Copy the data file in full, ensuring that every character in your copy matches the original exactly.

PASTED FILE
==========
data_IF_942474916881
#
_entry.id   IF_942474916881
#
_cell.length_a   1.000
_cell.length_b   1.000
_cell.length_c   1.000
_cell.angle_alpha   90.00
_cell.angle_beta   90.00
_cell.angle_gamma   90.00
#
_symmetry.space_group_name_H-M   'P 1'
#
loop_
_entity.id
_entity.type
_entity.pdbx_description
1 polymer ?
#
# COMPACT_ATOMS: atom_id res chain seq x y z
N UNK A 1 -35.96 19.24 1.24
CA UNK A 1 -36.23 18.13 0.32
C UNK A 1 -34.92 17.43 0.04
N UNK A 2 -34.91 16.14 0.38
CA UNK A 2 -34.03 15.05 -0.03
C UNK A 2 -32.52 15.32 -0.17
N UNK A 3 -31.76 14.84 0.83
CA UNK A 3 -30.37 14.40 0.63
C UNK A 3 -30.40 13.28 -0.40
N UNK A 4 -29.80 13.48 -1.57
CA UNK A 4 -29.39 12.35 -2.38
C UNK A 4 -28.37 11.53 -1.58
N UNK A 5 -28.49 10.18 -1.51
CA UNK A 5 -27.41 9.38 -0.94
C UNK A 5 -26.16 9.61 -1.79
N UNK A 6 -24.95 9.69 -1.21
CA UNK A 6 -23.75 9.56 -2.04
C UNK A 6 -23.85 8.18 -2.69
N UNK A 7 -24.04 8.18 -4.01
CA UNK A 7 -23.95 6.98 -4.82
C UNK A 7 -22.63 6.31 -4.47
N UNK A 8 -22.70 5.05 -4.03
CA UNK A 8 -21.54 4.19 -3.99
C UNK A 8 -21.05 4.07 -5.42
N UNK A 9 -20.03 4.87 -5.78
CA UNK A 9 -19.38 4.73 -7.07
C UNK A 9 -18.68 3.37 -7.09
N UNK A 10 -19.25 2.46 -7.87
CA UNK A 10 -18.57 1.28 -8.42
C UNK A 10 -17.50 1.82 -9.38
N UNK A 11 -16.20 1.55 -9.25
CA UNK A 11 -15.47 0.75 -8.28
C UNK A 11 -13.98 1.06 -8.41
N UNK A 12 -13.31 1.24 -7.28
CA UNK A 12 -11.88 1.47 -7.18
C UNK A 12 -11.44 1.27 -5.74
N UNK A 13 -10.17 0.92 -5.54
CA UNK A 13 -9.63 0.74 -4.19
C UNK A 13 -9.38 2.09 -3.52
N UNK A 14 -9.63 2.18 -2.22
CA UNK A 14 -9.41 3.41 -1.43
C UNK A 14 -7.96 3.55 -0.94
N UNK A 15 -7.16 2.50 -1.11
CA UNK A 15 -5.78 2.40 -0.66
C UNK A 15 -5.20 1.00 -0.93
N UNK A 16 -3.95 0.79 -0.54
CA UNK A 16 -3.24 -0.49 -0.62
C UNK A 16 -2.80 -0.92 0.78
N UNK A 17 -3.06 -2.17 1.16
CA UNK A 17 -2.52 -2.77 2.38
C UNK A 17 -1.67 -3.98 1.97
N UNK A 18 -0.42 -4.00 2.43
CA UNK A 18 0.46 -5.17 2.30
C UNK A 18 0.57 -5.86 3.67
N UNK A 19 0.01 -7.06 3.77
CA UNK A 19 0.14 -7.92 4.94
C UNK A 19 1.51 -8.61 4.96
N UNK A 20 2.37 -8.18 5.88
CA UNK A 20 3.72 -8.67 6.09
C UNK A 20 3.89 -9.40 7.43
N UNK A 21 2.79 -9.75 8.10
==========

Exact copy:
data_IF_942474916881
#
_entry.id   IF_942474916881
#
_cell.length_a   1.000
_cell.length_b   1.000
_cell.length_c   1.000
_cell.angle_alpha   90.00
_cell.angle_beta   90.00
_cell.angle_gamma   90.00
#
_symmetry.space_group_name_H-M   'P 1'
#
loop_
_entity.id
_entity.type
_entity.pdbx_description
1 polymer ?
#
# COMPACT_ATOMS: atom_id res chain seq x y z
N UNK A 1 -35.96 19.24 1.24
CA UNK A 1 -36.23 18.13 0.32
C UNK A 1 -34.92 17.43 0.04
N UNK A 2 -34.91 16.14 0.38
CA UNK A 2 -34.03 15.05 -0.03
C UNK A 2 -32.52 15.32 -0.17
N UNK A 3 -31.76 14.84 0.83
CA UNK A 3 -30.37 14.40 0.63
C UNK A 3 -30.40 13.28 -0.40
N UNK A 4 -29.80 13.48 -1.57
CA UNK A 4 -29.39 12.35 -2.38
C UNK A 4 -28.37 11.53 -1.58
N UNK A 5 -28.49 10.18 -1.51
CA UNK A 5 -27.41 9.38 -0.94
C UNK A 5 -26.16 9.61 -1.79
N UNK A 6 -24.95 9.69 -1.21
CA UNK A 6 -23.75 9.56 -2.04
C UNK A 6 -23.85 8.18 -2.69
N UNK A 7 -24.04 8.18 -4.01
CA UNK A 7 -23.95 6.98 -4.82
C UNK A 7 -22.63 6.31 -4.47
N UNK A 8 -22.70 5.05 -4.03
CA UNK A 8 -21.54 4.19 -3.99
C UNK A 8 -21.05 4.07 -5.42
N UNK A 9 -20.03 4.87 -5.78
CA UNK A 9 -19.38 4.73 -7.07
C UNK A 9 -18.68 3.37 -7.09
N UNK A 10 -19.25 2.46 -7.87
CA UNK A 10 -18.57 1.28 -8.42
C UNK A 10 -17.50 1.82 -9.38
N UNK A 11 -16.20 1.55 -9.25
CA UNK A 11 -15.47 0.75 -8.28
C UNK A 11 -13.98 1.06 -8.41
N UNK A 12 -13.31 1.24 -7.28
CA UNK A 12 -11.88 1.47 -7.18
C UNK A 12 -11.44 1.27 -5.74
N UNK A 13 -10.17 0.92 -5.54
CA UNK A 13 -9.63 0.74 -4.19
C UNK A 13 -9.38 2.09 -3.52
N UNK A 14 -9.63 2.18 -2.22
CA UNK A 14 -9.41 3.41 -1.43
C UNK A 14 -7.96 3.55 -0.94
N UNK A 15 -7.16 2.50 -1.11
CA UNK A 15 -5.78 2.40 -0.66
C UNK A 15 -5.20 1.00 -0.93
N UNK A 16 -3.95 0.79 -0.54
CA UNK A 16 -3.24 -0.49 -0.62
C UNK A 16 -2.80 -0.92 0.78
N UNK A 17 -3.06 -2.17 1.16
CA UNK A 17 -2.52 -2.77 2.38
C UNK A 17 -1.67 -3.98 1.97
N UNK A 18 -0.42 -4.00 2.43
CA UNK A 18 0.46 -5.17 2.30
C UNK A 18 0.57 -5.86 3.67
N UNK A 19 0.01 -7.06 3.77
CA UNK A 19 0.14 -7.92 4.94
C UNK A 19 1.51 -8.61 4.96
N UNK A 20 2.37 -8.18 5.88
CA UNK A 20 3.72 -8.67 6.09
C UNK A 20 3.89 -9.40 7.43
N UNK A 21 2.79 -9.75 8.10